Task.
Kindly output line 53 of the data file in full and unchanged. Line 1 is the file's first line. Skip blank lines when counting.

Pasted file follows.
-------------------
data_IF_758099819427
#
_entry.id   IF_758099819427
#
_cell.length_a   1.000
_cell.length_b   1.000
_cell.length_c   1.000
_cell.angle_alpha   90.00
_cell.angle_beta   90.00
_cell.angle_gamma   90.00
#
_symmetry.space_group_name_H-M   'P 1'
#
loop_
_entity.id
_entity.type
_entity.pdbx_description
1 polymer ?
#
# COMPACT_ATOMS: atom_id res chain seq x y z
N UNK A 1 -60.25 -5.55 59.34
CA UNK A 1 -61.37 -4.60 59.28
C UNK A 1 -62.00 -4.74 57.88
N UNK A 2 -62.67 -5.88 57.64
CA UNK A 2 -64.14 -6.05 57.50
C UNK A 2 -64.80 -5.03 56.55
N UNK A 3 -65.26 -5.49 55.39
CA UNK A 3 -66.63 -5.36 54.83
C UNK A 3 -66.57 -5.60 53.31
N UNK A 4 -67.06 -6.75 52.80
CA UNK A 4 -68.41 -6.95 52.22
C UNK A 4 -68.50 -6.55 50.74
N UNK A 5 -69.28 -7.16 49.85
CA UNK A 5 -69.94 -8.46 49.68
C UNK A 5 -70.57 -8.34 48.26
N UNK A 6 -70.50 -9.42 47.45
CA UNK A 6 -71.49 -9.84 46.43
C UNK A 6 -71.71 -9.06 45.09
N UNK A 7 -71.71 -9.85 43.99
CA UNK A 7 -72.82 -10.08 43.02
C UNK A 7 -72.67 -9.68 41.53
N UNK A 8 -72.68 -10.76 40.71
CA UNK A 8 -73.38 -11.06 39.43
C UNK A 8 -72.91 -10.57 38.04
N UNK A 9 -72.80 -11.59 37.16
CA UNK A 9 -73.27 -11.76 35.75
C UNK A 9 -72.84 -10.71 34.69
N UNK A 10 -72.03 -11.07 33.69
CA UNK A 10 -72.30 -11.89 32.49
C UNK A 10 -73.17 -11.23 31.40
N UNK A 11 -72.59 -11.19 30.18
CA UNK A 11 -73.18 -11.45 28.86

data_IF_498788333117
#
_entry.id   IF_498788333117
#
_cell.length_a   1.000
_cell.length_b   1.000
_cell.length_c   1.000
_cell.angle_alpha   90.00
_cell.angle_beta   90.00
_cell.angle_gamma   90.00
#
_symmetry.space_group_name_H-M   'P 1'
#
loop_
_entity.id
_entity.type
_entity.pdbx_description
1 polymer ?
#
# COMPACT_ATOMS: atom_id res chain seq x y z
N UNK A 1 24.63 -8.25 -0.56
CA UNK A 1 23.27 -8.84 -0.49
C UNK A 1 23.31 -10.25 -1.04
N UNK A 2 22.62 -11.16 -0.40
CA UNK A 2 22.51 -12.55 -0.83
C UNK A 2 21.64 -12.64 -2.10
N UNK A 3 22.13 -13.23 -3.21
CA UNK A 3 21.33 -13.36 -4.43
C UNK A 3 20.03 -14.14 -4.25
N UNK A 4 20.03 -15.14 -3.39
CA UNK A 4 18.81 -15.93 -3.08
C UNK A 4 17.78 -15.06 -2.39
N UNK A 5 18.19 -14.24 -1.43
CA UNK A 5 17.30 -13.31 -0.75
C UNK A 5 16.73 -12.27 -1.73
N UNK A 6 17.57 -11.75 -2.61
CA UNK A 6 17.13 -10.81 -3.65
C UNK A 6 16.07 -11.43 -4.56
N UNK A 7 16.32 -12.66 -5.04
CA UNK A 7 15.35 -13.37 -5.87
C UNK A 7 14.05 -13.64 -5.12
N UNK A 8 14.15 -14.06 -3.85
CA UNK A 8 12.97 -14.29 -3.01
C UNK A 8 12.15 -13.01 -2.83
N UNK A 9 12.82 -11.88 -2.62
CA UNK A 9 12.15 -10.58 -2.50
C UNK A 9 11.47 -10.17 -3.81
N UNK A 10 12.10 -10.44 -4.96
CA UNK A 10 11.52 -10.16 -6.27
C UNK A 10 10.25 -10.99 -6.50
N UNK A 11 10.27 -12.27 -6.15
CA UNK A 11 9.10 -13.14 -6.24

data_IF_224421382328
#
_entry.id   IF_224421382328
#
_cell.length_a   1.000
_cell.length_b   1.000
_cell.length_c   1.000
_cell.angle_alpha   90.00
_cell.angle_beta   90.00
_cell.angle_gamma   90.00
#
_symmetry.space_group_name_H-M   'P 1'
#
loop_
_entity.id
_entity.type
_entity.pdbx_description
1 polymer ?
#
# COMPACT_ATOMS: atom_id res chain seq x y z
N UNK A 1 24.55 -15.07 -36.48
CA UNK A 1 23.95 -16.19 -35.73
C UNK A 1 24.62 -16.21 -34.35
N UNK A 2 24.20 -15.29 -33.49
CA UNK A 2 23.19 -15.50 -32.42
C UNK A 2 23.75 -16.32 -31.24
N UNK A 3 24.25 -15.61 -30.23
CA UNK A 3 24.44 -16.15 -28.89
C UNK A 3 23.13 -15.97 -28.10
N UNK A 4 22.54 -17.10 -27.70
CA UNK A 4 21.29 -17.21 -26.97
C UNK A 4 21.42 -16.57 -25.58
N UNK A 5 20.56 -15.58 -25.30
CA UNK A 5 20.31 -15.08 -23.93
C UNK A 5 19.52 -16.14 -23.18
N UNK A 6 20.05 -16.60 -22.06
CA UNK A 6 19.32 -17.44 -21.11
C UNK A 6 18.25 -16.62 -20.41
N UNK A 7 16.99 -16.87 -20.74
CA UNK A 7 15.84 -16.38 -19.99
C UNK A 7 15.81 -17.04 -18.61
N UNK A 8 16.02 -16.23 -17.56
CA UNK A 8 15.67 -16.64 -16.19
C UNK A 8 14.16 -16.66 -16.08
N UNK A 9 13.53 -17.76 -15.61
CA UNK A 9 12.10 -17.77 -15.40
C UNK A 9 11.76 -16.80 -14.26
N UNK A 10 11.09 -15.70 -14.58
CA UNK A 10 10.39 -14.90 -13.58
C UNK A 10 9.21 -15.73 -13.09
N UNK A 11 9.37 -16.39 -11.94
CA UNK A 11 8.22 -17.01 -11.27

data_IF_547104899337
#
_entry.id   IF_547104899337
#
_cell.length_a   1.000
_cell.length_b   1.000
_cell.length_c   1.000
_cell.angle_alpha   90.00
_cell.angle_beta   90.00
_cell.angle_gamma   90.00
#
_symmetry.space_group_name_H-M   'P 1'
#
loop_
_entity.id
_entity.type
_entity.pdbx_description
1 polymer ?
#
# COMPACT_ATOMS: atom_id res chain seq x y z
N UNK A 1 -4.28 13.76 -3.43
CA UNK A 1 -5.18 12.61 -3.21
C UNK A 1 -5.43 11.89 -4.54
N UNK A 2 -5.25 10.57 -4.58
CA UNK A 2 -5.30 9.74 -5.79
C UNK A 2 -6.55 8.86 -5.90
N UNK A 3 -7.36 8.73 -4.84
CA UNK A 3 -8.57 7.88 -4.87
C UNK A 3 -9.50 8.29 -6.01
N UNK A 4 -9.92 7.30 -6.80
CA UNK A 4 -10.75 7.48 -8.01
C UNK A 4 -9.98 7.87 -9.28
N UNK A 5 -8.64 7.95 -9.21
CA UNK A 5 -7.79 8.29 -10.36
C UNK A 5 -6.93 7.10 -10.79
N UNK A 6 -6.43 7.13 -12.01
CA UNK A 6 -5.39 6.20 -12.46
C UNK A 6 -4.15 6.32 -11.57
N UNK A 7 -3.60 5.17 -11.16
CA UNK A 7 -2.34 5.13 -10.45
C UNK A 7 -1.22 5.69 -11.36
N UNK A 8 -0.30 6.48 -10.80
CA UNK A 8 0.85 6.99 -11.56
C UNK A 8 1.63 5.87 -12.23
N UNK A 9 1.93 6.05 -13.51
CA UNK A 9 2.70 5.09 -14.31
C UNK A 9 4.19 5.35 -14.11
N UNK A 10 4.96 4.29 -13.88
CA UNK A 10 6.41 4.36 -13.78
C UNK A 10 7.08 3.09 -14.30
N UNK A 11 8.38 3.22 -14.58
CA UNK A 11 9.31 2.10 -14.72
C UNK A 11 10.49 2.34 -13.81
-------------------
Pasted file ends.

data_IF_498788333117